According to a July report by Associazione Antigone, approximately one-third of the prisons that the NGO visited during the year did not meet the minimum requirement of 32 square feet for each detainee. Additionally, the report noted that prisons in Augusta and Santa Maria lacked sufficient running water. Lack of access to physical activity for inmates contributed at times to mental health issues. Ristretti Orizzonti, an NGO that tracks prison deaths, reported that 66 prisoners had committed suicide, and 60 had died of other causes as of October 10. Associazione Antigone alleged that overcrowding and lack of services contributed to several deaths.
In several cases, health care in prisons, including diagnosis, treatment, and psychiatric support, was insufficient.
In March and April, the Council of Europe’s Committee for the Prevention of Torture (CPT) visited four prisons, nine police offices, four psychiatric units, and two nursing homes, and provided preliminary observations to authorities. A final report of their visit remained pending at year’s end.
Administration: Authorities investigated credible allegations of mistreatment.
Independent Monitoring: In addition to periodic visits by the CPT, the government permitted independent human rights organizations, parliamentarians, the national and regional ombudsmen of detainees, and media to visit prisons and detention centers. The government also provided access to migrant and refugee detention centers to representatives of the Office of the UN High Commissioner for Refugees (UNHCR), the Italian Red Cross, the International Organization for Migration (IOM), Medecins sans Frontieres, and the European Asylum Support Office.
d. Arbitrary Arrest or Detention
The constitution prohibits arbitrary arrest and detention and provides for the right of any person to challenge the lawfulness of his or her arrest or detention in court. The government generally observed these requirements.
Arrest Procedures and Treatment of Detainees
To detain an individual, police must have a warrant issued by a public prosecutor, unless a perpetrator is caught in the act or there is a specific and immediate danger to which a police officer is responding. The law requires authorities to inform a detainee of the reason for arrest. If authorities detain a person without a warrant, an examining prosecutor must decide within 24 hours of detention whether there is enough evidence to validate the arrest. An investigating judge then has 48 hours to affirm the arrest and recommend prosecution. In cases of alleged terrorist activity, authorities may hold suspects up to 48 hours before bringing the case to a magistrate. These rights and processes generally were respected.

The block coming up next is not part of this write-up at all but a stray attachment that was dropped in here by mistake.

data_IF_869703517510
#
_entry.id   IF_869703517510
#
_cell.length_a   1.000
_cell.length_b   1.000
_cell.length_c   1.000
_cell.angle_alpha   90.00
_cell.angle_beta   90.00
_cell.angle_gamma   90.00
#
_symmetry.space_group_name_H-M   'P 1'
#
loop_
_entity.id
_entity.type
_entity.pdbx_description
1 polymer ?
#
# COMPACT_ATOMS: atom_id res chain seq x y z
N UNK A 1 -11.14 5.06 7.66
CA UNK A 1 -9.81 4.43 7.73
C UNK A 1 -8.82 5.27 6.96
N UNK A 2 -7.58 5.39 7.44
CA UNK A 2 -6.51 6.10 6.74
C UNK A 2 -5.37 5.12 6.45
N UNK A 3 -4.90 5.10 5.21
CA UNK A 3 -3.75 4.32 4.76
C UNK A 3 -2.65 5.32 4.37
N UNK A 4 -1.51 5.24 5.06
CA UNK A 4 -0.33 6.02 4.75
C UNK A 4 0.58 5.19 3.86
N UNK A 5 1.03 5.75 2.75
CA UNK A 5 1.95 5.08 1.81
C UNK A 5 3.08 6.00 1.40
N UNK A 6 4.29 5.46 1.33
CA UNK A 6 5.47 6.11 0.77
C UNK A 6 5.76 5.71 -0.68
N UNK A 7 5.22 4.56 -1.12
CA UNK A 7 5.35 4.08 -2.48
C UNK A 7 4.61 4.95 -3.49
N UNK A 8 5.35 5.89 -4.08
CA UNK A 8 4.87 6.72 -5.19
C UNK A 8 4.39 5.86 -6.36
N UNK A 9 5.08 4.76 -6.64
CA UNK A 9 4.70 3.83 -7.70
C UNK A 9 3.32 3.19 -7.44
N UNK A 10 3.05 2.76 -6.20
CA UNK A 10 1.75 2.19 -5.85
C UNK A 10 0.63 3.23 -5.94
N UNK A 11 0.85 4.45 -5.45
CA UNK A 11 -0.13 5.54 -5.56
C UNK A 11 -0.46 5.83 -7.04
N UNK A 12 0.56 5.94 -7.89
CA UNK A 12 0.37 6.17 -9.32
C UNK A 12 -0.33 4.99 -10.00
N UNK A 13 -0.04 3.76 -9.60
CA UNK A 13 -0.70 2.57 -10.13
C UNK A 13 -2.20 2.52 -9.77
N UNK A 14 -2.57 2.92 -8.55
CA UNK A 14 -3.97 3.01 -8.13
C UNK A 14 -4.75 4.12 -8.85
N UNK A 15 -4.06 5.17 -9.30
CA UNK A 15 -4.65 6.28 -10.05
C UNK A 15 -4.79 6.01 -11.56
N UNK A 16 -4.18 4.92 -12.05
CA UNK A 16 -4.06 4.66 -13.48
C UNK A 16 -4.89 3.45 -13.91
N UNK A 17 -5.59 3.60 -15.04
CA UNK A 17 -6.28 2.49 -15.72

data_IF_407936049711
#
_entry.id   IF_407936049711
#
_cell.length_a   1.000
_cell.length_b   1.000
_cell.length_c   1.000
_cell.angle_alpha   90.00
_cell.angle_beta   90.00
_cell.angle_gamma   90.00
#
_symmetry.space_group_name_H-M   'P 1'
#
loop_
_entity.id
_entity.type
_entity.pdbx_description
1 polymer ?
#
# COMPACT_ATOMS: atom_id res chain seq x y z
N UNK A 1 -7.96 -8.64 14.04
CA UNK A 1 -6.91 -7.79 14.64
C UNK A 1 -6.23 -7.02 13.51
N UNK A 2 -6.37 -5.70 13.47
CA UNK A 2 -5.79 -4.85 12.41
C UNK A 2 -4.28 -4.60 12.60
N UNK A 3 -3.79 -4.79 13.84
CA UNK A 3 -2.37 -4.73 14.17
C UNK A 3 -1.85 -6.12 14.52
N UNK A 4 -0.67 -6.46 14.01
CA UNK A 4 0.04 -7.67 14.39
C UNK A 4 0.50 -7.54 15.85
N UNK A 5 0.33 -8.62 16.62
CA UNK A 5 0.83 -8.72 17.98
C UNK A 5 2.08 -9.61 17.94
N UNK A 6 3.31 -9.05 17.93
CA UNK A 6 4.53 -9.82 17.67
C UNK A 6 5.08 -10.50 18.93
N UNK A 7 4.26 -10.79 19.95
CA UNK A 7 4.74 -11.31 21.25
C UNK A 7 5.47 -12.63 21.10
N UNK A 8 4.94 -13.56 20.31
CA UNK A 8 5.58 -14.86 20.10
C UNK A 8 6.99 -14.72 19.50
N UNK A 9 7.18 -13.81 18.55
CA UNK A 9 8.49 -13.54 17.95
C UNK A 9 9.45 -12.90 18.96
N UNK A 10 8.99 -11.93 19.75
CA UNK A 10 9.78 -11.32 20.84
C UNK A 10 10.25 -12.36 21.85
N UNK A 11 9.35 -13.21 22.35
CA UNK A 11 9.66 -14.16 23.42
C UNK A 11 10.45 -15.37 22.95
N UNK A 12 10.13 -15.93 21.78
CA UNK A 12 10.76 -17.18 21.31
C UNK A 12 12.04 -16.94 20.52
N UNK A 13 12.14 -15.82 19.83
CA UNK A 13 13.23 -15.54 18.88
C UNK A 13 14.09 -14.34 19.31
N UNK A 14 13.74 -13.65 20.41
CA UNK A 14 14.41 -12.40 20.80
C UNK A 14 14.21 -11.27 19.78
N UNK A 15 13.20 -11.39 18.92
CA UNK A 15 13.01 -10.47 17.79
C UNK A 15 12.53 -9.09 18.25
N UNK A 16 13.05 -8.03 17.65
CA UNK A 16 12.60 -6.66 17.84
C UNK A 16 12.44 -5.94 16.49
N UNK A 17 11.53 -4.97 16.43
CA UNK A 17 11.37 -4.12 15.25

There is no provision for bail, but judges may, and often do, grant detainees provisional liberty while awaiting trial. The government provides a lawyer to indigent persons at its expense. The law requires authorities to allow a detainee to see an attorney within 24 hours of his or her arrest, or within 48 hours for cases of suspected terrorist activities. Access to an attorney can take up to five days under exceptional circumstances if the investigating judge needs to interrogate the accused concerning organized crime or if the judge foresees a risk the attorney may attempt to tamper with the evidence.
Pretrial Detention: Pretrial detention that exceeded the legal time limit of up to six years, and trial delays, were problems. Authorities normally adhered to the maximum term for pretrial detention; in no case did it equal or exceed the maximum sentence for the alleged crime. According to independent analysts and magistrates, the large number of drug and immigration cases awaiting trial, the lack of judicial remedies, the high number of foreign detainees, and insufficient digitalization of trial records resulted in delays. In some cases, detainees could not be placed under house arrest because they had no legal residence or because there was a shortage of resources, including officers, judges, and administrative staff.